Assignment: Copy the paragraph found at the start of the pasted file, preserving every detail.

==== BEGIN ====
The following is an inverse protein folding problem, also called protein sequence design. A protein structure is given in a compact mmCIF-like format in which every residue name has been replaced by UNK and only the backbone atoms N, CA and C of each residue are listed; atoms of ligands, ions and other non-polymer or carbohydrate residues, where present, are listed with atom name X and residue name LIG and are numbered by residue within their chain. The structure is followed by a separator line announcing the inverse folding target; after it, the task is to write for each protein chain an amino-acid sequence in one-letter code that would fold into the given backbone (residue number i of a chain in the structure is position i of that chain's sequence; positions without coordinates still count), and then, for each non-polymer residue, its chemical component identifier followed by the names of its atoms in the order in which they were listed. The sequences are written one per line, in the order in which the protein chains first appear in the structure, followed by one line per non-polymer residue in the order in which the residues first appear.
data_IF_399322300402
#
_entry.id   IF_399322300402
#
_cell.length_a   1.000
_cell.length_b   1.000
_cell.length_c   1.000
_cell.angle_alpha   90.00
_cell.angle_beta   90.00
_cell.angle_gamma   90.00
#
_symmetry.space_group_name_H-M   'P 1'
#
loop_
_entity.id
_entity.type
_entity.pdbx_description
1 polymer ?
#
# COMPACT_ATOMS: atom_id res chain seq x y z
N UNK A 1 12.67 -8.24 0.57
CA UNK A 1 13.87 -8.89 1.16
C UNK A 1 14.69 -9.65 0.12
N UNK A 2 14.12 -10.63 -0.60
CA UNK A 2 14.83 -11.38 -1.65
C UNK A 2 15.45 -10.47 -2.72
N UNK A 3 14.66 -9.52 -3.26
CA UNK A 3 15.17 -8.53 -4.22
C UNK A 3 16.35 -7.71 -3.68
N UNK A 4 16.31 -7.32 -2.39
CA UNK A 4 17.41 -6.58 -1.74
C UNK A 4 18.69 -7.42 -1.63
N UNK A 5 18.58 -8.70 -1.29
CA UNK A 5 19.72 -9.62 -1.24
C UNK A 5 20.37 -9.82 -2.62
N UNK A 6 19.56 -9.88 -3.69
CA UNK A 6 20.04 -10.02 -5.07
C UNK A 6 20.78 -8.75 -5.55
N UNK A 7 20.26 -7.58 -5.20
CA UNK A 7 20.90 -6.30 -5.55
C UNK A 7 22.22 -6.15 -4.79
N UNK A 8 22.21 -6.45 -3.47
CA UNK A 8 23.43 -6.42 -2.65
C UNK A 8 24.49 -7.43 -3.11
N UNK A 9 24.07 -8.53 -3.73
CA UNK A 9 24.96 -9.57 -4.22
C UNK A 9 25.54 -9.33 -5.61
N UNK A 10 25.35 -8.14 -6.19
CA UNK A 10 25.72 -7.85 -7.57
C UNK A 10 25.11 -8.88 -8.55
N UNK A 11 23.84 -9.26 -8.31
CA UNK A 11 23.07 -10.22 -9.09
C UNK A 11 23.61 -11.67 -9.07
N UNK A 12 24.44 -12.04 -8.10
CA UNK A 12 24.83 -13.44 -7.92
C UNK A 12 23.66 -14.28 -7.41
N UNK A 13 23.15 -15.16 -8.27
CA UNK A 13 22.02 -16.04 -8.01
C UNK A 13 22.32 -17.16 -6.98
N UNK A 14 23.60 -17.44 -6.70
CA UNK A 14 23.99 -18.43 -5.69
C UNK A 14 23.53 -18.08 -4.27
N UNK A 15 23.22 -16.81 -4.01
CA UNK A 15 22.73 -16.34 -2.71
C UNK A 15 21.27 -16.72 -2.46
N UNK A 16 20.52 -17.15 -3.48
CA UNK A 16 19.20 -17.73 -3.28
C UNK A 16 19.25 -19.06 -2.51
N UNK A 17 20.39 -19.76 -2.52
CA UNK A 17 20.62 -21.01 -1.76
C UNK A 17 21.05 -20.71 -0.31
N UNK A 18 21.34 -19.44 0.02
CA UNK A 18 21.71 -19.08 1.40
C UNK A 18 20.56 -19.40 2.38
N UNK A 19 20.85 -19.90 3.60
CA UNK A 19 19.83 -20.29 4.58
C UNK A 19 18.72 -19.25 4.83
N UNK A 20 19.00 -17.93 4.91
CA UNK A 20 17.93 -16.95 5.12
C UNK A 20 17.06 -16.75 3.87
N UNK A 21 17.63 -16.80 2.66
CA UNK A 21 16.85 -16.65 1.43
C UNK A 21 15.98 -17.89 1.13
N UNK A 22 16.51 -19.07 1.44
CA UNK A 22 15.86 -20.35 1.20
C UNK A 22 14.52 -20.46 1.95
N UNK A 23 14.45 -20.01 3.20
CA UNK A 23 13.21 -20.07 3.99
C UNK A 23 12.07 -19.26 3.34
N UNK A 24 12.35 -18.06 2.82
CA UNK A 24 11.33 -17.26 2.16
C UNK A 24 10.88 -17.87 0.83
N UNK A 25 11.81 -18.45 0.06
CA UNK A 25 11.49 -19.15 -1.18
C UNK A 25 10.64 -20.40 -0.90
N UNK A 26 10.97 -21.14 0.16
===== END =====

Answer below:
The following is an inverse protein folding problem, also called protein sequence design. A protein structure is given in a compact mmCIF-like format in which every residue name has been replaced by UNK and only the backbone atoms N, CA and C of each residue are listed; atoms of ligands, ions and other non-polymer or carbohydrate residues, where present, are listed with atom name X and residue name LIG and are numbered by residue within their chain. The structure is followed by a separator line announcing the inverse folding target; after it, the task is to write for each protein chain an amino-acid sequence in one-letter code that would fold into the given backbone (residue number i of a chain in the structure is position i of that chain's sequence; positions without coordinates still count), and then, for each non-polymer residue, its chemical component identifier followed by the names of its atoms in the order in which they were listed. The sequences are written one per line, in the order in which the protein chains first appear in the structure, followed by one line per non-polymer residue in the order in which the residues first appear.